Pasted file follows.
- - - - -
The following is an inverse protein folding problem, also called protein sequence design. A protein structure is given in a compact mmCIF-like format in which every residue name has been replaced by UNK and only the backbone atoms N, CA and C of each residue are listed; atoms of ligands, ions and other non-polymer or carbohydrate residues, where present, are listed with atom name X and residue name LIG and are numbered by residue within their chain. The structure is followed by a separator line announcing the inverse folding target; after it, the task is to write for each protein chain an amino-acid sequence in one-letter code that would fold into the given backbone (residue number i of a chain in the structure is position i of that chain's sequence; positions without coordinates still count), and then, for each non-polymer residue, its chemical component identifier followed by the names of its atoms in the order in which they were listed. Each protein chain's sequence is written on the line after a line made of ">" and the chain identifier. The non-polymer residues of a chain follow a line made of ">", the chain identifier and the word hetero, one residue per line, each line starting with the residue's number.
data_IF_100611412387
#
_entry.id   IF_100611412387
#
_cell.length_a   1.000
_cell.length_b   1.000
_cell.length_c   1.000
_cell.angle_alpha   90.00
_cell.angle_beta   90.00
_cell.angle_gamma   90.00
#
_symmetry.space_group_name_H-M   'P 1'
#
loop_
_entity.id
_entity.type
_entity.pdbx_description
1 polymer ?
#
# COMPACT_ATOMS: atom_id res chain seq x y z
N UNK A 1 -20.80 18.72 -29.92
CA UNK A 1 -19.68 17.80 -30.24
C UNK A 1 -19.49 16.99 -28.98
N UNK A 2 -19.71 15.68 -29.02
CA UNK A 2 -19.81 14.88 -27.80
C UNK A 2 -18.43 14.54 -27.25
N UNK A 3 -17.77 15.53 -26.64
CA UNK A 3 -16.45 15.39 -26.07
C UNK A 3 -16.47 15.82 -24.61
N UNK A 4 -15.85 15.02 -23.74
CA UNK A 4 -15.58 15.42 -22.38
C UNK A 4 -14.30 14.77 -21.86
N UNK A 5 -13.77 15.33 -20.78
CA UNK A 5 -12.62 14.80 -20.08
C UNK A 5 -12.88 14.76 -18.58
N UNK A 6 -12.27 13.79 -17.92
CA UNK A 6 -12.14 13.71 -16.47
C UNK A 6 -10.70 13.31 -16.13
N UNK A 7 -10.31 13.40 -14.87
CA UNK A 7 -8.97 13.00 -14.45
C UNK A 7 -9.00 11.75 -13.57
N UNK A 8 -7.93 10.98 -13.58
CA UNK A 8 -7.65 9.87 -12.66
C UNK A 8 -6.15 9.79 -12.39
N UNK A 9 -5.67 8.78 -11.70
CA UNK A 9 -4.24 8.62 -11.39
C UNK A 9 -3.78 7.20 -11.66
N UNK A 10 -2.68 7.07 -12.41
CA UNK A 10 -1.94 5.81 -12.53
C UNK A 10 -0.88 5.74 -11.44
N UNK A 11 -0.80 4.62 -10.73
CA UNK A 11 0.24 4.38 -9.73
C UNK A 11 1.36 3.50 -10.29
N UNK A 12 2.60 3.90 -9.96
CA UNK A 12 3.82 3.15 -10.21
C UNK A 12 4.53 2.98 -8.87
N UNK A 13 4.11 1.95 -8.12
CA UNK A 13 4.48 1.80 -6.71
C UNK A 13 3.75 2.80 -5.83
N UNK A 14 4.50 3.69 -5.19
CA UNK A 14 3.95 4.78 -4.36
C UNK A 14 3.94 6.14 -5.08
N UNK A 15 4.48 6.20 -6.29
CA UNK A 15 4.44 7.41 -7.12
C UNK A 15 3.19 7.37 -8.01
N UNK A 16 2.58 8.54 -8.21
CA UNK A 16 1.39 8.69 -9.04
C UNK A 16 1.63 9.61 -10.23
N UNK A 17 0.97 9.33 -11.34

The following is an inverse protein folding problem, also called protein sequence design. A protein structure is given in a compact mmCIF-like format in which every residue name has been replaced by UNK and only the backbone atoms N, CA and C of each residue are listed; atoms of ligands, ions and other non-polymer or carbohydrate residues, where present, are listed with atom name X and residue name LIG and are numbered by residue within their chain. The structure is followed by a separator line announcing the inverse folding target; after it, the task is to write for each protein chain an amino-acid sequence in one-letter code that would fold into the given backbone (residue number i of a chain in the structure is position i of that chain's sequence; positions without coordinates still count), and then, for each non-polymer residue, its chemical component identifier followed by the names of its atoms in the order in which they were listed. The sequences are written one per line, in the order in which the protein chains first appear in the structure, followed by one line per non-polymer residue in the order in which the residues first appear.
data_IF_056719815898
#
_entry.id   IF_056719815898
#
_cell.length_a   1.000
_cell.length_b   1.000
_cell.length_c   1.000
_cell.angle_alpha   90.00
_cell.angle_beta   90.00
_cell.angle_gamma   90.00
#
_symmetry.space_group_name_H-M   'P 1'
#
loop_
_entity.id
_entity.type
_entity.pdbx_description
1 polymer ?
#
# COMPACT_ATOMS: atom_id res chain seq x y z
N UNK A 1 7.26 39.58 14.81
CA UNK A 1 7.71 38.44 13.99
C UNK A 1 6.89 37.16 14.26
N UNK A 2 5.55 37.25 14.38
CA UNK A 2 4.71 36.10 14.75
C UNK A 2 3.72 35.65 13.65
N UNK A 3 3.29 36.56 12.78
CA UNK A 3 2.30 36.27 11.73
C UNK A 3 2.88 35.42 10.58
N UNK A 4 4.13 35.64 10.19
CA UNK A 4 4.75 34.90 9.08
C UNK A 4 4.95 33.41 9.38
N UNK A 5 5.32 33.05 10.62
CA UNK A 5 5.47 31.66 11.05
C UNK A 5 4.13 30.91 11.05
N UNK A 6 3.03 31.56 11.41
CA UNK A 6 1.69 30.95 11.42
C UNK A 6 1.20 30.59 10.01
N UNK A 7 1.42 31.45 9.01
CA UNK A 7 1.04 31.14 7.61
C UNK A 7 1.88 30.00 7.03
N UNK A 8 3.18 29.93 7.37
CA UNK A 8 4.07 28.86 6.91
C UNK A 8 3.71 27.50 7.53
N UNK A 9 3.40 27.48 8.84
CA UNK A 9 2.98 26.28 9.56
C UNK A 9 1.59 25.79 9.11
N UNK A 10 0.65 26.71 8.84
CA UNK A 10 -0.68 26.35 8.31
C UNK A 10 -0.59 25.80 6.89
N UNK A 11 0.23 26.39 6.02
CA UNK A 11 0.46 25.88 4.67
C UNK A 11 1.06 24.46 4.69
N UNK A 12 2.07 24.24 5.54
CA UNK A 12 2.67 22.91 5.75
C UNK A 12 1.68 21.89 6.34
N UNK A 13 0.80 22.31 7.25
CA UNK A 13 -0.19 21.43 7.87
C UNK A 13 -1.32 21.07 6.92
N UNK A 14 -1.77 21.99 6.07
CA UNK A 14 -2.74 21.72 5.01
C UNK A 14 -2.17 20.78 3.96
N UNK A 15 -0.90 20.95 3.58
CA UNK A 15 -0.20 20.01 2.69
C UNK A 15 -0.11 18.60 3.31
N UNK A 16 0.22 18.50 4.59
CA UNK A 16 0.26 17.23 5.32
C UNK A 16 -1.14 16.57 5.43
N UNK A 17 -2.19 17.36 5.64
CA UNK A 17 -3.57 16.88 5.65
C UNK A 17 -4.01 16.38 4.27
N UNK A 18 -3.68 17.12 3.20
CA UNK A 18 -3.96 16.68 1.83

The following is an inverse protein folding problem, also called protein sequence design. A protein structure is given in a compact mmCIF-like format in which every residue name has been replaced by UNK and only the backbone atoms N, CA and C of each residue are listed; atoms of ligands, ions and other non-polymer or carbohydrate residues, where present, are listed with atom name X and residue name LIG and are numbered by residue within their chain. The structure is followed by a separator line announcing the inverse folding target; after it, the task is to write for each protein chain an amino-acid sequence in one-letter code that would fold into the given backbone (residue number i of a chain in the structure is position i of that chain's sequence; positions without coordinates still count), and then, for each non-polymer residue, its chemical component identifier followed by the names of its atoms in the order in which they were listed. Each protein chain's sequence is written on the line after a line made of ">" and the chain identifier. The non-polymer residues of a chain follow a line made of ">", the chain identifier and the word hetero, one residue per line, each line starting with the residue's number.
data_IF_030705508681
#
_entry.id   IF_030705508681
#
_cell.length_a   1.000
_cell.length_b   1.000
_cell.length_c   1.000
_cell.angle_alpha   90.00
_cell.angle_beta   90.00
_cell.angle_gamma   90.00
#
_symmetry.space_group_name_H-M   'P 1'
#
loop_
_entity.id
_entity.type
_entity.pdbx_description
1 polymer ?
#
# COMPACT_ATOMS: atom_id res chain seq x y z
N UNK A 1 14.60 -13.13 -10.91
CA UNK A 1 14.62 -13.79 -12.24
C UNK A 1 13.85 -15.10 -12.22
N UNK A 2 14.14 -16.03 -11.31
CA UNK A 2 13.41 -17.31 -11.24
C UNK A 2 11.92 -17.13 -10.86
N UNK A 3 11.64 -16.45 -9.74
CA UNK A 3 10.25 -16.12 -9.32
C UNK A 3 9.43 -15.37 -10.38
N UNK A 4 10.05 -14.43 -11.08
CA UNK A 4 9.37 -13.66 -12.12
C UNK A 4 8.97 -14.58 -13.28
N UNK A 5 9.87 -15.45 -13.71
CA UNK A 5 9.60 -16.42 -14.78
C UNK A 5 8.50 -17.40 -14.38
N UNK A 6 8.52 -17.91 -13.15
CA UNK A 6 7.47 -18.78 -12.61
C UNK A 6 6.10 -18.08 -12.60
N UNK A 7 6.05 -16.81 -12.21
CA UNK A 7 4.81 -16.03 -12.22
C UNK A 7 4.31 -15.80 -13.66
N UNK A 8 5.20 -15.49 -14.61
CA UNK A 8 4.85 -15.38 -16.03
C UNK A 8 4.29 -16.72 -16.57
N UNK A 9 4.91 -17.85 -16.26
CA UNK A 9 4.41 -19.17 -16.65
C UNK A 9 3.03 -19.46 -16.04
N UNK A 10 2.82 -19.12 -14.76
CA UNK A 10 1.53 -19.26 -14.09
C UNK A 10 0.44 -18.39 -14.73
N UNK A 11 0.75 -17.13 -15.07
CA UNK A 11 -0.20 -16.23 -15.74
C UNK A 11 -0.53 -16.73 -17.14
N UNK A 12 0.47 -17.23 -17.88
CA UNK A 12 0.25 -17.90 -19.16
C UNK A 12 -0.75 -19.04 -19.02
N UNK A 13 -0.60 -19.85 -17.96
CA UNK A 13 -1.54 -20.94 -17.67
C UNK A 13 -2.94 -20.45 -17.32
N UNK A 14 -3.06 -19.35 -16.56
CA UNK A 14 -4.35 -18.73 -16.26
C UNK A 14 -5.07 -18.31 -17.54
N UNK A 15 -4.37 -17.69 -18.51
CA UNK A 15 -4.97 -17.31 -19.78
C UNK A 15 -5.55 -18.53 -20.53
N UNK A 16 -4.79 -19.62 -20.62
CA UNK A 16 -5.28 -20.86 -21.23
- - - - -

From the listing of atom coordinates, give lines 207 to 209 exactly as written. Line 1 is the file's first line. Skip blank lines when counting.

C UNK A 14 -5.07 -18.31 -17.54
N UNK A 15 -4.37 -17.69 -18.51
CA UNK A 15 -4.97 -17.31 -19.78